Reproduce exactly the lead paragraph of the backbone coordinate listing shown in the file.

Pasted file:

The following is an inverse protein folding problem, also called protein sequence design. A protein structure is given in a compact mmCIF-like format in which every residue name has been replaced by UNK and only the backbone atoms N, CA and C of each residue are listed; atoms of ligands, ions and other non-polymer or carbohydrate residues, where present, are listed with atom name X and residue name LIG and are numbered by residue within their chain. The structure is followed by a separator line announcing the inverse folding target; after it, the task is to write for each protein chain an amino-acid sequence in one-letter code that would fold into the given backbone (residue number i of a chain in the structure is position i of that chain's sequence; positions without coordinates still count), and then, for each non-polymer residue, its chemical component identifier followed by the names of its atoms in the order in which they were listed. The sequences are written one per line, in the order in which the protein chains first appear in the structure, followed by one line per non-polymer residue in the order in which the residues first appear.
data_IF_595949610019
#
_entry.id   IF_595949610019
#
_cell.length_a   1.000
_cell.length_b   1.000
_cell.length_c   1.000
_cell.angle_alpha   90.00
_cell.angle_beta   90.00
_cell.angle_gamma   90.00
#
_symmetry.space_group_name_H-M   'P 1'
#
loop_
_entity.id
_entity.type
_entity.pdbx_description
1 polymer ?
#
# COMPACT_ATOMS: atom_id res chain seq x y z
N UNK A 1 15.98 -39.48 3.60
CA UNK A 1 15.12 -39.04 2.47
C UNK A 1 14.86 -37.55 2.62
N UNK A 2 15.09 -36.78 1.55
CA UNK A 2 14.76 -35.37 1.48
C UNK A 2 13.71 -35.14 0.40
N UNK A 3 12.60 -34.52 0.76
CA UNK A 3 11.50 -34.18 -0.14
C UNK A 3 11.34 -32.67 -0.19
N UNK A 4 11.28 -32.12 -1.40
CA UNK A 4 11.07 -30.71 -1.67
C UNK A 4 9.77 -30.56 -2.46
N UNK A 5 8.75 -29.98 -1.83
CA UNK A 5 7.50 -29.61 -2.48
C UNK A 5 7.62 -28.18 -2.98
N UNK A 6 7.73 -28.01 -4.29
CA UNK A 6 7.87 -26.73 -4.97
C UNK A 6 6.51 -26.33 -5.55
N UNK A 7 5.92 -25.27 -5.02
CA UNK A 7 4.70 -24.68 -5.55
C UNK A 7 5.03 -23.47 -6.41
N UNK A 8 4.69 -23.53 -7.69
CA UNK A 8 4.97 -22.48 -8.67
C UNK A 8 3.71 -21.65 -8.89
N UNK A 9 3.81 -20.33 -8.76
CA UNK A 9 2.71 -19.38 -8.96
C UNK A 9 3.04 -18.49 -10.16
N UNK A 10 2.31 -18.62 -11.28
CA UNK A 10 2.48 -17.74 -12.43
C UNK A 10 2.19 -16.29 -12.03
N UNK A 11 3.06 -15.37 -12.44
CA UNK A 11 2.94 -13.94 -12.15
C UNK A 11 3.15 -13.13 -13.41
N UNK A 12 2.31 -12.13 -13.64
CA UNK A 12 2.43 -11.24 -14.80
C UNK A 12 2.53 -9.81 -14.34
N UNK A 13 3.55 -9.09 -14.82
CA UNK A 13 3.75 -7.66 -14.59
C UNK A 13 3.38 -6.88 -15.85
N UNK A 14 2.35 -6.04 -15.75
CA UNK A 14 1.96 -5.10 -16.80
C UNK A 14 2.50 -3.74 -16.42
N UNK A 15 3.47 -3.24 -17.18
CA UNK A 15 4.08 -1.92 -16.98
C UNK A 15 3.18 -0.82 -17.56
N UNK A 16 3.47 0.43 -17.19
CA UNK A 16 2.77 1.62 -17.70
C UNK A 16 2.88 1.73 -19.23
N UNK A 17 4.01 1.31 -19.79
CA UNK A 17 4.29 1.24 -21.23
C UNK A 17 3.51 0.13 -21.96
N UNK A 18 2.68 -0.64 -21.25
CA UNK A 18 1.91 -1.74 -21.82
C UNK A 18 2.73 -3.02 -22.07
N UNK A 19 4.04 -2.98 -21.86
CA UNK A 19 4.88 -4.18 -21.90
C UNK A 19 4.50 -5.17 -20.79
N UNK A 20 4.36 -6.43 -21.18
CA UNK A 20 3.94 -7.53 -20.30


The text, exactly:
The following is an inverse protein folding problem, also called protein sequence design. A protein structure is given in a compact mmCIF-like format in which every residue name has been replaced by UNK and only the backbone atoms N, CA and C of each residue are listed; atoms of ligands, ions and other non-polymer or carbohydrate residues, where present, are listed with atom name X and residue name LIG and are numbered by residue within their chain. The structure is followed by a separator line announcing the inverse folding target; after it, the task is to write for each protein chain an amino-acid sequence in one-letter code that would fold into the given backbone (residue number i of a chain in the structure is position i of that chain's sequence; positions without coordinates still count), and then, for each non-polymer residue, its chemical component identifier followed by the names of its atoms in the order in which they were listed. The sequences are written one per line, in the order in which the protein chains first appear in the structure, followed by one line per non-polymer residue in the order in which the residues first appear.